New research suggests restaurant menu labeling could mitigate climate change 2023

Would customers order differently at restaurants if they knew the carbon impact of their food?

The global food system produces nearly a third of all man-made greenhouse gas emissions, and some restaurants are disclosing menu item emissions to reduce their climate effect.

According to new research from Colorado State University’s College of Business and the University of Arkansas, these labels can affect consumers’ choices but have unexpected repercussions. Garrett Rybak’s dissertation inspired the study.

The marketing department’s Chris Berry and co-authors investigated consumers’ reactions to three menu labels that restaurants may use to reflect the CO2e emissions needed to make a meal.

In a special edition on climate change in Journal of the Association for Consumer Research, their research is among the first to address CO2e emissions labeling from a marketing standpoint. Berry and his co-authors employed the same conceptual frameworks used for decades in nutrition labeling research to uncover solutions to cut carbon dioxide emissions.

Berry hopes it will pave the way for climate change research.

“We’re beginning to see a number of papers looking at different ways consumers can make more environmentally friendly decisions across contexts,” he said. “This area is just beginning to take off—and, I hope, gaining traction in our field.”

Research demonstrates that CO2e labels function.

Berry and his co-authors used three menu labels in two trials to assess consumers’ reactions to carbon footprint information.

The first menu label lists each item’s carbon footprint in numbers. The World Resources Institute’s “Cool Foods Meals” menu scheme, recently adopted by Panera Bread, indicates goods below a certain emission threshold. The third approach labels high-emission items with stop signs.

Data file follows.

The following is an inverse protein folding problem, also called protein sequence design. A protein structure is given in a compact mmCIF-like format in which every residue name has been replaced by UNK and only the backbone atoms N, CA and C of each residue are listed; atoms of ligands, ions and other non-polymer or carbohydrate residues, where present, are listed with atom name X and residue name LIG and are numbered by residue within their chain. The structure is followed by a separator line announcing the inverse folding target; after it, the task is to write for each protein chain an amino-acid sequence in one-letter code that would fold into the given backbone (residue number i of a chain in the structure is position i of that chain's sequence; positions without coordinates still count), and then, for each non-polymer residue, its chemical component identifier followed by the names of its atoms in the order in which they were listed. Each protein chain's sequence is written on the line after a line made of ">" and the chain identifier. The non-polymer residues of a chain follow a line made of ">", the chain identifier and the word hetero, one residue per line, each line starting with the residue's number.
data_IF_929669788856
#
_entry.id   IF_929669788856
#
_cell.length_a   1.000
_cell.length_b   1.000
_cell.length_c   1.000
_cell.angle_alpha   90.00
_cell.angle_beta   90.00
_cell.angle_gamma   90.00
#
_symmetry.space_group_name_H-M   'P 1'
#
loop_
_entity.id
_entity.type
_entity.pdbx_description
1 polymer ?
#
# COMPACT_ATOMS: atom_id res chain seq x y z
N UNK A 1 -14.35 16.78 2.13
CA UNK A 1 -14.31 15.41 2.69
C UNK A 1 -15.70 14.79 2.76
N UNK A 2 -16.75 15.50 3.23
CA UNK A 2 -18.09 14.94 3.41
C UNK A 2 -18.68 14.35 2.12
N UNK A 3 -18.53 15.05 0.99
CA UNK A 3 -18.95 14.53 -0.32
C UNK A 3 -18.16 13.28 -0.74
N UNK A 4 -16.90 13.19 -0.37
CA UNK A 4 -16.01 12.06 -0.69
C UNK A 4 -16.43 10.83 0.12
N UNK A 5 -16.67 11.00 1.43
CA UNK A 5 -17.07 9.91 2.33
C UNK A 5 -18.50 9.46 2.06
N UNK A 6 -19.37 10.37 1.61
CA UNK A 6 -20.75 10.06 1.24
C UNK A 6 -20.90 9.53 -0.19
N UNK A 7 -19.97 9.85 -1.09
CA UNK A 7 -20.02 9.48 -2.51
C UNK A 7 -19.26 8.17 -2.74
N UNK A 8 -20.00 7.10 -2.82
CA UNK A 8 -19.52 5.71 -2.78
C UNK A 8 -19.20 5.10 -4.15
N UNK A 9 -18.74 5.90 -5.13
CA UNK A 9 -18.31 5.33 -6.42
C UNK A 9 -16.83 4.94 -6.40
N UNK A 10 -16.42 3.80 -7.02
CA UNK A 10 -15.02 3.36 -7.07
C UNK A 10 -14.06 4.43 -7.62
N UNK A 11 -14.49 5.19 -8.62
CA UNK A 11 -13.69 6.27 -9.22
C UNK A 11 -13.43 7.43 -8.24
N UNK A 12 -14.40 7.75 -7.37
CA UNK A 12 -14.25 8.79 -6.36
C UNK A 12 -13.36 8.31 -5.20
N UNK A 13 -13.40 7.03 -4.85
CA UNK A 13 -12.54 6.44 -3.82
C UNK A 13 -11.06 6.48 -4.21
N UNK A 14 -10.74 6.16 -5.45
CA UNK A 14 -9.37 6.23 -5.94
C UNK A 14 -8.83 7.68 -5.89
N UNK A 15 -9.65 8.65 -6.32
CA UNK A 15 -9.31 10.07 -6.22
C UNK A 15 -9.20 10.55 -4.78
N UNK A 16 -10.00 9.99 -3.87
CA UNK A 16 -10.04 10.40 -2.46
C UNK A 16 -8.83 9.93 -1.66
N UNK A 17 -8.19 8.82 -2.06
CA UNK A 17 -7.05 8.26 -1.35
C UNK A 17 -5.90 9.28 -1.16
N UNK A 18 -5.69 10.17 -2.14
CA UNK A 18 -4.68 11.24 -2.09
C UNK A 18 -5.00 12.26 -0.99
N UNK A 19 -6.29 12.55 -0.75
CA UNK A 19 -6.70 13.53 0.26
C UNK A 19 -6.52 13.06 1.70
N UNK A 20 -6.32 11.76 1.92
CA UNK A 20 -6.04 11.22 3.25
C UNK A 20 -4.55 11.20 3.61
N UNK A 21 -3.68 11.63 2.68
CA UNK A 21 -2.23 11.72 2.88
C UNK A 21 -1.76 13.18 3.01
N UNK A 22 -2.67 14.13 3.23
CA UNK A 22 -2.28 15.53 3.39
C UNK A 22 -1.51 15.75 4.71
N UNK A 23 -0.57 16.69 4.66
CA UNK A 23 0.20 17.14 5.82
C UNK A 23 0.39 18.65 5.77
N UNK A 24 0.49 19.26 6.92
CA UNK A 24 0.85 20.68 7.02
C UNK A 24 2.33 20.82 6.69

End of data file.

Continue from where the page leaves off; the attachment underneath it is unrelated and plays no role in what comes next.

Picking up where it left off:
Berry stated the numeric information works well. “Cool Foods Meals” may mislead consumers, according to studies.

“If you have an item that’s just above the threshold and an item that’s just under the threshold, then what a number of consumers are doing is they’re choosing the item that’s just under the threshold—so, the one with the ‘Cool Foods’ menu icon,” Berry said.

If two menu items have similar environmental impacts but only one is qualified for the icon, it may mislead consumers. Consumers may debate salad kinds instead of the benefits of ordering a salad instead of a hamburger.

The studies found that adding numeric information about a meal’s CO2e emissions to a restaurant’s menu may be the most objective and least likely to mislead consumers.

Menu labels were also found to improve restaurant ratings.

“Even in the presence of that stop sign warning, they’re actually perceiving the restaurant to be more concerned about the environment,” Berry said.

Berry has spent decades studying customers’ reactions to food labeling and nutrition disclosures, from restaurant calorie labels to cigarette product health warnings.

“I’m applying my expertise on disclosures and health communications to an environmental sustainability context, which, personally, I feel is extremely important as we combat climate change,” Berry said.

CO2e emissions labeling is discretionary and unregulated, unlike calorie labeling, which became mandated for many eateries in 2018.

“There’s no mandate—there’s not even self-regulation around this yet—which provides the opportunity to look at potential avenues for disclosure,” Berry added.

He said encouraging people to adopt climate-conscious food choices is one approach to fight climate change. Consumers should consider how their daily choices—from lunch to commuting—impact the environment.

“In my opinion, this is just one piece of the puzzle—an important piece, but one piece in fighting climate change,” Berry added. “I hope this inspires more research on CO2e communications and disclosures in other contexts.”

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